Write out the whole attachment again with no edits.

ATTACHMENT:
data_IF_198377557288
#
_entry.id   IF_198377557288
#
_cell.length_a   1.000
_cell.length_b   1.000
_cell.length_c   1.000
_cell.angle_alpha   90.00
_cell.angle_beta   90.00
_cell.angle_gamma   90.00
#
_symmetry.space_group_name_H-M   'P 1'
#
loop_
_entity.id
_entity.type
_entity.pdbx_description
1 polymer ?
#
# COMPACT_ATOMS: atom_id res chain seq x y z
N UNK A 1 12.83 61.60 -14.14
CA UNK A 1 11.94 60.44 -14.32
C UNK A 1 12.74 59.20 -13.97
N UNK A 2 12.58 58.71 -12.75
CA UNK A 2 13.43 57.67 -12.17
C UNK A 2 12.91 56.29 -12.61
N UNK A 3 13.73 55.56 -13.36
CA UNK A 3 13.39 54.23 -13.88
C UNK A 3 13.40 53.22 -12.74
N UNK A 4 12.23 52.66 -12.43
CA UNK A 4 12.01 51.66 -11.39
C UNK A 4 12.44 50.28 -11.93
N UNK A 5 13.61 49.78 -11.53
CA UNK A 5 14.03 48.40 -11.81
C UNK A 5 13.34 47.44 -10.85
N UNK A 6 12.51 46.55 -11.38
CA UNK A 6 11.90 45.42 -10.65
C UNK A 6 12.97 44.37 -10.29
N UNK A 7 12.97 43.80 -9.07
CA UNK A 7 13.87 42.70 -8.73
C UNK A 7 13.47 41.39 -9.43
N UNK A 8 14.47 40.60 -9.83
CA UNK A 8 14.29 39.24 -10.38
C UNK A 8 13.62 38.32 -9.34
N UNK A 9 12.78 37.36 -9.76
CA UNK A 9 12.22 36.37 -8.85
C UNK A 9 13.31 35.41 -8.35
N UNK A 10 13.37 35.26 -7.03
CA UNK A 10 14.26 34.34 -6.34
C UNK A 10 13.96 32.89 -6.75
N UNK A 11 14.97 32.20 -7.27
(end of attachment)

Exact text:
data_IF_198377557288
#
_entry.id   IF_198377557288
#
_cell.length_a   1.000
_cell.length_b   1.000
_cell.length_c   1.000
_cell.angle_alpha   90.00
_cell.angle_beta   90.00
_cell.angle_gamma   90.00
#
_symmetry.space_group_name_H-M   'P 1'
#
loop_
_entity.id
_entity.type
_entity.pdbx_description
1 polymer ?
#
# COMPACT_ATOMS: atom_id res chain seq x y z
N UNK A 1 12.83 61.60 -14.14
CA UNK A 1 11.94 60.44 -14.32
C UNK A 1 12.74 59.20 -13.97
N UNK A 2 12.58 58.71 -12.75
CA UNK A 2 13.43 57.67 -12.17
C UNK A 2 12.91 56.29 -12.61
N UNK A 3 13.73 55.56 -13.36
CA UNK A 3 13.39 54.23 -13.88
C UNK A 3 13.40 53.22 -12.74
N UNK A 4 12.23 52.66 -12.43
CA UNK A 4 12.01 51.66 -11.39
C UNK A 4 12.44 50.28 -11.93
N UNK A 5 13.61 49.78 -11.53
CA UNK A 5 14.03 48.40 -11.81
C UNK A 5 13.34 47.44 -10.85
N UNK A 6 12.51 46.55 -11.38
CA UNK A 6 11.90 45.42 -10.65
C UNK A 6 12.97 44.37 -10.29
N UNK A 7 12.97 43.80 -9.07
CA UNK A 7 13.87 42.70 -8.73
C UNK A 7 13.47 41.39 -9.43
N UNK A 8 14.47 40.60 -9.83
CA UNK A 8 14.29 39.24 -10.38
C UNK A 8 13.62 38.32 -9.34
N UNK A 9 12.78 37.36 -9.76
CA UNK A 9 12.22 36.37 -8.85
C UNK A 9 13.31 35.41 -8.35
N UNK A 10 13.37 35.26 -7.03
CA UNK A 10 14.26 34.34 -6.34
C UNK A 10 13.96 32.89 -6.75
N UNK A 11 14.97 32.20 -7.27